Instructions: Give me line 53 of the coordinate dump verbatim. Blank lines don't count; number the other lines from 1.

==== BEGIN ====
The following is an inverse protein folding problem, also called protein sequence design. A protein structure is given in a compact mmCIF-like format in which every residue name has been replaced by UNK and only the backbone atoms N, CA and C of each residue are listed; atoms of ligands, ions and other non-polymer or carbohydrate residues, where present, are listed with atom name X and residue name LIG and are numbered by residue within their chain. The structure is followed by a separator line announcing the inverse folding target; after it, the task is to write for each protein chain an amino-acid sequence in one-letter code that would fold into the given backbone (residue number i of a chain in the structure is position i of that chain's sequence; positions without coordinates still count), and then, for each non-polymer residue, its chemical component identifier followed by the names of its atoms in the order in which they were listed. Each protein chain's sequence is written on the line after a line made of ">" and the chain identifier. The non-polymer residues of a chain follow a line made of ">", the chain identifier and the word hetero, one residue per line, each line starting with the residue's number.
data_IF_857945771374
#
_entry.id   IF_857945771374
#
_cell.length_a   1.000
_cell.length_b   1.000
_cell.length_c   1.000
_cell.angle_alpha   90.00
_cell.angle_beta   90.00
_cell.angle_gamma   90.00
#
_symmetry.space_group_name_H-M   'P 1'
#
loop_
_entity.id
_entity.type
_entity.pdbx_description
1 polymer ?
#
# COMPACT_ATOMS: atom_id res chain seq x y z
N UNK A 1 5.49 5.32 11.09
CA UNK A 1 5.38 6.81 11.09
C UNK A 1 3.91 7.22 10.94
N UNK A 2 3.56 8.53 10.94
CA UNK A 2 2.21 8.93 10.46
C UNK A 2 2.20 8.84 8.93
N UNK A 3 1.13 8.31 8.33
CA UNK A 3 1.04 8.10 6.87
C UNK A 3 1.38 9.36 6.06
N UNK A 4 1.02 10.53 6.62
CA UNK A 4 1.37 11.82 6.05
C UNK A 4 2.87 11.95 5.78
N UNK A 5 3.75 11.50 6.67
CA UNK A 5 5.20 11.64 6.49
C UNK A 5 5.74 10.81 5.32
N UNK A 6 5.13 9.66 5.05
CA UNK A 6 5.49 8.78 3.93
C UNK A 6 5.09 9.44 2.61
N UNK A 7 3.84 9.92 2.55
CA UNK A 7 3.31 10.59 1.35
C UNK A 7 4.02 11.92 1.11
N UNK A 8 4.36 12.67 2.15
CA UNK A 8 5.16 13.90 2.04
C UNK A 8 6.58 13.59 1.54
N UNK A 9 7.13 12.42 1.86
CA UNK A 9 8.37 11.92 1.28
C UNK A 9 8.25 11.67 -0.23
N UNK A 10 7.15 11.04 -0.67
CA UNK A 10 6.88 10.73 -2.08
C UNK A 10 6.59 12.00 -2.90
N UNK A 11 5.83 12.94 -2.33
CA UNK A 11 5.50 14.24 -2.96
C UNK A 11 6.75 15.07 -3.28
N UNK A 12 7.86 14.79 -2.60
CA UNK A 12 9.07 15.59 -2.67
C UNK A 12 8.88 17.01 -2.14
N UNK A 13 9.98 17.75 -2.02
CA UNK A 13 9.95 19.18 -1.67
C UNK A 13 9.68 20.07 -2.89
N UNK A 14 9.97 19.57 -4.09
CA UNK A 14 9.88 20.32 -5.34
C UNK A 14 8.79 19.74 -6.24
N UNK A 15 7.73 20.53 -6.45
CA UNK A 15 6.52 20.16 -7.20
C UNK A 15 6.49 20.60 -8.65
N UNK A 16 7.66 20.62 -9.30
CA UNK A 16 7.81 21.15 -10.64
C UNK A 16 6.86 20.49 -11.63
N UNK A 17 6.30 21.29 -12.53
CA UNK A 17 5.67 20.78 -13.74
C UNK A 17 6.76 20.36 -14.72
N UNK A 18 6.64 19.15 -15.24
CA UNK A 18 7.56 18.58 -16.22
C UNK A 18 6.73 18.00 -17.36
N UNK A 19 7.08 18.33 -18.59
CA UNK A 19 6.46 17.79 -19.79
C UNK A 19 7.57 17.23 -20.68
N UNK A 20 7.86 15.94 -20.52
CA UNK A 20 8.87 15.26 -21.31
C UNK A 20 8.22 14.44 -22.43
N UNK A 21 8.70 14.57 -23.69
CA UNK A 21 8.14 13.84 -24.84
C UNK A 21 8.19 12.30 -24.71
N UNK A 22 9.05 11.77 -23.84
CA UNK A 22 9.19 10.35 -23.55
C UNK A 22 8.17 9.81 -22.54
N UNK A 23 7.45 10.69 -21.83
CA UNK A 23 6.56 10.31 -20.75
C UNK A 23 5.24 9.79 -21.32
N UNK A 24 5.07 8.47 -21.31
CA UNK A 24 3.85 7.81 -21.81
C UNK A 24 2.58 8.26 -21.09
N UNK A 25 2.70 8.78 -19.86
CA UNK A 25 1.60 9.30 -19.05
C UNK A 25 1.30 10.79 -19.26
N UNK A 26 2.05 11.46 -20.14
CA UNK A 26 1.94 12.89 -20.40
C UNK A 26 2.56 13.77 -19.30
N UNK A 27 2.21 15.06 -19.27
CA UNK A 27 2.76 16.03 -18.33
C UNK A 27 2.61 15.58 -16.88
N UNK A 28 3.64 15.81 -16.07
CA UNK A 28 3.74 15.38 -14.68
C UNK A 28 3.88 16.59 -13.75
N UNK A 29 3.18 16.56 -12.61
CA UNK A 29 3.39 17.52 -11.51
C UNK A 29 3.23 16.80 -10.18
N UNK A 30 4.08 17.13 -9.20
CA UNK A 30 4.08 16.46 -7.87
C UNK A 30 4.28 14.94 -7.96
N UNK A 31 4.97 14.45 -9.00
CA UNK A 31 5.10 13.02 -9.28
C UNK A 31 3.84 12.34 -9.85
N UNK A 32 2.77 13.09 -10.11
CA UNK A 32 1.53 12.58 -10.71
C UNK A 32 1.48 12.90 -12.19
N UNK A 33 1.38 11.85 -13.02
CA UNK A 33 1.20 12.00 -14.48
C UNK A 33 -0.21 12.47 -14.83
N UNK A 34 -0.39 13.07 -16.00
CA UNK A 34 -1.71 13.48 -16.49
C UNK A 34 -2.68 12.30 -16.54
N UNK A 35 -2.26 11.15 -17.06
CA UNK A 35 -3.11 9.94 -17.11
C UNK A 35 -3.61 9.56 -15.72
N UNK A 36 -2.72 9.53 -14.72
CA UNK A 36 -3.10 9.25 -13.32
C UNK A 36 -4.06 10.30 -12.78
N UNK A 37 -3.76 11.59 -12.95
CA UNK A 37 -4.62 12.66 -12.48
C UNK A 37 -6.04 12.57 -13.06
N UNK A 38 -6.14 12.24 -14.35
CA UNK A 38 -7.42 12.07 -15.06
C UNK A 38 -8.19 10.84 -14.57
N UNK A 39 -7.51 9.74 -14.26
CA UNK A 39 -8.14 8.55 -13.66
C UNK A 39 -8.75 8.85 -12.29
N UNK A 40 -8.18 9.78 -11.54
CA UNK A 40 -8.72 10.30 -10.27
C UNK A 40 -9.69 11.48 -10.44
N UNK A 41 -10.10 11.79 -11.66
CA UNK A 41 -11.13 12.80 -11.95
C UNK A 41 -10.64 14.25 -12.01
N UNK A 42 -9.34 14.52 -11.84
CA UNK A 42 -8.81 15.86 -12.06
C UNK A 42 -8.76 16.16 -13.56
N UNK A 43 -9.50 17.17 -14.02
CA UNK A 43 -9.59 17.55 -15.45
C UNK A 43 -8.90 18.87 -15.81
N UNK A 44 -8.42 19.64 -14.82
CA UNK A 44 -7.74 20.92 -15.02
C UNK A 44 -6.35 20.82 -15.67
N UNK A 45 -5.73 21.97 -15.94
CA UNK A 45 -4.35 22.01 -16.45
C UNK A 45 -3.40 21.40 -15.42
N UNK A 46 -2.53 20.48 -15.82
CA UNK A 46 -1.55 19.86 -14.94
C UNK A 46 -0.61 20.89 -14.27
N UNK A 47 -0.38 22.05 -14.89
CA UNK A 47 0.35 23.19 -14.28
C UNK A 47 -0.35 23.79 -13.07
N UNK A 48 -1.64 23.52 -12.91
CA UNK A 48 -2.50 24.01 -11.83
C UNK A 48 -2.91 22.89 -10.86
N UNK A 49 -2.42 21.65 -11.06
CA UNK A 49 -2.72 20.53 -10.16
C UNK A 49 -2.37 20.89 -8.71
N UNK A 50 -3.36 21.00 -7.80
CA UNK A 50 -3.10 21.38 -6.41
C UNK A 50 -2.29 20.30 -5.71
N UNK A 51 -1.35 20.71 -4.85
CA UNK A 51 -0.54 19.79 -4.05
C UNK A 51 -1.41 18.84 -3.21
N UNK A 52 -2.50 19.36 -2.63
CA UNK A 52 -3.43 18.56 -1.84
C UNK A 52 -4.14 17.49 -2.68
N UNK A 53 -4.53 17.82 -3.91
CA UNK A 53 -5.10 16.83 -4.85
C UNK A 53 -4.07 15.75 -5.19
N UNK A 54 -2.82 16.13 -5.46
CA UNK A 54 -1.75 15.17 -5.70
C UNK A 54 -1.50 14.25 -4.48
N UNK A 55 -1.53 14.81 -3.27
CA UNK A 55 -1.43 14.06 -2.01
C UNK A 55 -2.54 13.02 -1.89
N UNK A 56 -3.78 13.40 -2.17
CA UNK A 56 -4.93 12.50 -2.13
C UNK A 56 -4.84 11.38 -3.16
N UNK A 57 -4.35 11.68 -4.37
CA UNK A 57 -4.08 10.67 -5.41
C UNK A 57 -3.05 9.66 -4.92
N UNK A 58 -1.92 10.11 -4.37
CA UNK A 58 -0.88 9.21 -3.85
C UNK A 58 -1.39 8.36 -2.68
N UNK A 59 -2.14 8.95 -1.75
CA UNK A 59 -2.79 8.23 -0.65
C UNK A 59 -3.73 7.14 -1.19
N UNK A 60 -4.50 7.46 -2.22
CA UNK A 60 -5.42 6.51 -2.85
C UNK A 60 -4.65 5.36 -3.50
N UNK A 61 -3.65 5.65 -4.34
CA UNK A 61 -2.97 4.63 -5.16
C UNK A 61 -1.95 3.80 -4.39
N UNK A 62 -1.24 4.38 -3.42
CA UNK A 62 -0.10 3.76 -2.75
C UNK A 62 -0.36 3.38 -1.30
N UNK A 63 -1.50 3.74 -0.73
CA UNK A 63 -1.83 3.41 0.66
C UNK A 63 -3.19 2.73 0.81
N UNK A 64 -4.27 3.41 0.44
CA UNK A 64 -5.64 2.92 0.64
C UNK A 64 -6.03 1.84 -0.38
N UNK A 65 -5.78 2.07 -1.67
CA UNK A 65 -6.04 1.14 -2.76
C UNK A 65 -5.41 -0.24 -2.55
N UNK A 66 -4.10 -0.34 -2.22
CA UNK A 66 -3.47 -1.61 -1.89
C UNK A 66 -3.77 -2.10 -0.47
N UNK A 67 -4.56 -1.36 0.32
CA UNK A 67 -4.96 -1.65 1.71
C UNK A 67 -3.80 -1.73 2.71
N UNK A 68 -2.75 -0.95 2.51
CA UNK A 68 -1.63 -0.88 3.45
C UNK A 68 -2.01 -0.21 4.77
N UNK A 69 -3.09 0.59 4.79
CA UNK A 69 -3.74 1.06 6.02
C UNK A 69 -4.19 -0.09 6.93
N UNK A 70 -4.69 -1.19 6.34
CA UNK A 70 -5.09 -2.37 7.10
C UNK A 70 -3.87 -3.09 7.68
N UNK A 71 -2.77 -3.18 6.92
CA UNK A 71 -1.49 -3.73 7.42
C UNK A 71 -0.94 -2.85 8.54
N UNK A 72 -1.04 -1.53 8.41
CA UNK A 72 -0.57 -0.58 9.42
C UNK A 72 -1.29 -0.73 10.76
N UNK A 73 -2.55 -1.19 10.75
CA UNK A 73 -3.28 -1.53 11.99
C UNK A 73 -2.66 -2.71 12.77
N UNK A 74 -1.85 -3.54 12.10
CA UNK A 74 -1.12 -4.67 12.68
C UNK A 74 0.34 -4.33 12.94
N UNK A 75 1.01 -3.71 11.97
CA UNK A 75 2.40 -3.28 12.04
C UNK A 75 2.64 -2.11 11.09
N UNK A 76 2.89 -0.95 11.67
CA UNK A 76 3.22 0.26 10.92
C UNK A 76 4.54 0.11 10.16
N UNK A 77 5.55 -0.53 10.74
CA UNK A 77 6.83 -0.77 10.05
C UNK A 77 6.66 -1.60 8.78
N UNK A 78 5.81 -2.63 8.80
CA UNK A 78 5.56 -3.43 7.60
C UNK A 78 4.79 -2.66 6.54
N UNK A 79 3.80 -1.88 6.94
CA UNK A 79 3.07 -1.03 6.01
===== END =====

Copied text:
CA UNK A 11 5.50 14.24 -2.96